PA Right-to-Know Law: What Every Lawyer in Cumberland County Needs to Know “The new law initiates many changes, but there are 30 statutory exceptions, which opens the door to potential confusion and individual interpretation,” RTK legal experts will tell Cumberland County Bar Association.
(Harrisburg, PA) — Nauman Smith Managing Partner, Craig J. Staudenmaier, Esq., and Partner Guy P. Beneventano, Esq., will conduct a Cumberland County Bar Association seminar to provide the most current and relevant information about the new PA Right-to-Know Law, activated last January and already influencing the way the public interacts with government agencies.
The PA RTK Law initiates substantial changes in the way individuals and entities access information from government and public agencies. “Complexities arising out of the new Law impact government at every level, as well as any entity seeking information from or about any government agency in Pennsylvania,” Staudenmaier said today. “So, it’s fundamental and useful for most attorneys to have some working knowledge of the law’s intricacies and this convenient CLE seminar, sponsored by the Cumberland County Bar Association, will certainly help.”
Attorney Beneventano, a municipal law expert, said the impact of the new law, “will likely be far reaching across all government entities and vendors entering into relationships with governments.” He suggested that general knowledge of appropriate compliance strategies is useful for most attorneys. Mr. Beneventano many solicitorships include the Dauphin County General Authority, Latimore Township and Dauphin County. An experienced appellate lawyer, Mr. Beneventano has successfully argued cases before every appeals court in the Commonwealth, including the Pennsylvania Supreme Court.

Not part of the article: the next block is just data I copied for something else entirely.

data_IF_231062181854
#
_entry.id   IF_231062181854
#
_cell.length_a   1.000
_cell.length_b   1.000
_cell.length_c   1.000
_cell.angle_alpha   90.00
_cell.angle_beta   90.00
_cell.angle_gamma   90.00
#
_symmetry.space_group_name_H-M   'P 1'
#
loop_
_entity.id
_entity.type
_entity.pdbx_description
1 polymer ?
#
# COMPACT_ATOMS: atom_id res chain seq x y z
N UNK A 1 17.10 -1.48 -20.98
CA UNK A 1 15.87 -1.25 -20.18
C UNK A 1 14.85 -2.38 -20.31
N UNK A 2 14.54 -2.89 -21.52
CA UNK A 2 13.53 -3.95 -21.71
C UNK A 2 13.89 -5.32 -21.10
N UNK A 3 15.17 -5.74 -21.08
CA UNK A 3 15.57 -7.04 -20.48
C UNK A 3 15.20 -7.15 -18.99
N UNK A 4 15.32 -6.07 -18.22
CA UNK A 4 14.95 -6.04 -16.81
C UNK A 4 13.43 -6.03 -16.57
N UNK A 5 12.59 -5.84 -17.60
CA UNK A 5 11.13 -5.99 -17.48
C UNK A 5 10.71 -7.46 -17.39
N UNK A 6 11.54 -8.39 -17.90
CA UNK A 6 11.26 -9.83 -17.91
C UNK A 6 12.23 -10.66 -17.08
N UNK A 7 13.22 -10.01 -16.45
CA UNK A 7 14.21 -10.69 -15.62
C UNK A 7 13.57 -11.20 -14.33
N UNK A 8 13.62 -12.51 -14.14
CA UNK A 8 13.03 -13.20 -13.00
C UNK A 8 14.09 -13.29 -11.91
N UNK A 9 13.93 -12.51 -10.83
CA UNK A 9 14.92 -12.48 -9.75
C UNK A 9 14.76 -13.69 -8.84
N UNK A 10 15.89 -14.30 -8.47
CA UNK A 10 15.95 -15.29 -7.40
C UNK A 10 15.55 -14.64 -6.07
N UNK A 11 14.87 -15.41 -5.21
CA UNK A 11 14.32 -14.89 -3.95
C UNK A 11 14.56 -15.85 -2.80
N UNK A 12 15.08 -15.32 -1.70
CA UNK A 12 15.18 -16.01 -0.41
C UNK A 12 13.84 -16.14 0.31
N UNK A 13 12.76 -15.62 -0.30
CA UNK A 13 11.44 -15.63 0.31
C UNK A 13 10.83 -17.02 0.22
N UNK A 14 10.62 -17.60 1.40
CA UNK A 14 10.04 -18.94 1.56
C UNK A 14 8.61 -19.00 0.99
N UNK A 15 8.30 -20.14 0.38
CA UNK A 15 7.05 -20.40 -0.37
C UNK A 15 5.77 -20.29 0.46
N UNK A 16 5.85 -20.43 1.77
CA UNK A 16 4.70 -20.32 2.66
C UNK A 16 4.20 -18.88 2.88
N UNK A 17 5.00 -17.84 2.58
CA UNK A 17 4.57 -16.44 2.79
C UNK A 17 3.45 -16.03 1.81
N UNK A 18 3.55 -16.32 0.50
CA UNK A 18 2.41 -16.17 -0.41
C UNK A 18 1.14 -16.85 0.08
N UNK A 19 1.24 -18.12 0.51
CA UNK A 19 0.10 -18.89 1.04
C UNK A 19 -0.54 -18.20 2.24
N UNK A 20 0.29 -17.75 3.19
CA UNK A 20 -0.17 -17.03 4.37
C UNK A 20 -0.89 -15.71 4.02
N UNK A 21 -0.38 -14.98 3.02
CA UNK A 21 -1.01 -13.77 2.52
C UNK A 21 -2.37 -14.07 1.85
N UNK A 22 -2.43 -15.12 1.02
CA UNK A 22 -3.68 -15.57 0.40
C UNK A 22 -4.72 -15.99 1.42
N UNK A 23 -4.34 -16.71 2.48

Mr. Staudenmaier has played a fundamental role in shaping issues of Right-to-Know Law in Pennsylvania in recent years through representation of various media, individual and business interests before government agencies, as well as his widely recognized successes in litigation before the Commonwealth and Supreme Courts in landmark cases pertaining to media access and public Right-to-Know as lead counsel in the successful Penn State University/Paterno and PHEAA cases. Mr. Staudenmaier also Chairs the Nauman Smith RTK Practice Group, which includes business and corporate attorney J. Stephen Feinour, Esq., as well as county and municipal attorney Guy P. Beneventano, Esq.
He noted that the seminar will provide differing viewpoints and key practice points to help any attorney:
- Master the differences between the old and new laws
- Hear perspectives on whether and where the new statue sent too far, or not far enough
- Understand which new agencies and records are covered, and which are not
- Learn from the experts how to get the information you want
- Discover what information you can’t get and why
- Find out what recourse you have if you don’t get the information you’ve requested.
“There are 30 statutory exceptions in the Law,” Staudenmaier added, “opening the door to potential confusion and individual interpretation, so this convenient and well rounded seminar is beneficial for any lawyer.”
Cumberland County was founded in 1750 and the formation of the Bar Association occurred in Carlisle in 1901. Founded in 1871, Nauman, Smith, Shissler & Hall, LLP, is the oldest law firm in continuous existence in Harrisburg. For further information on this subject or about the firm’s RTK Practice Group, visit the Nauman Smith Web site at www.nssh.com/rtk, or contact Craig J. Staudenmaier, Esq. at 717.236.3010.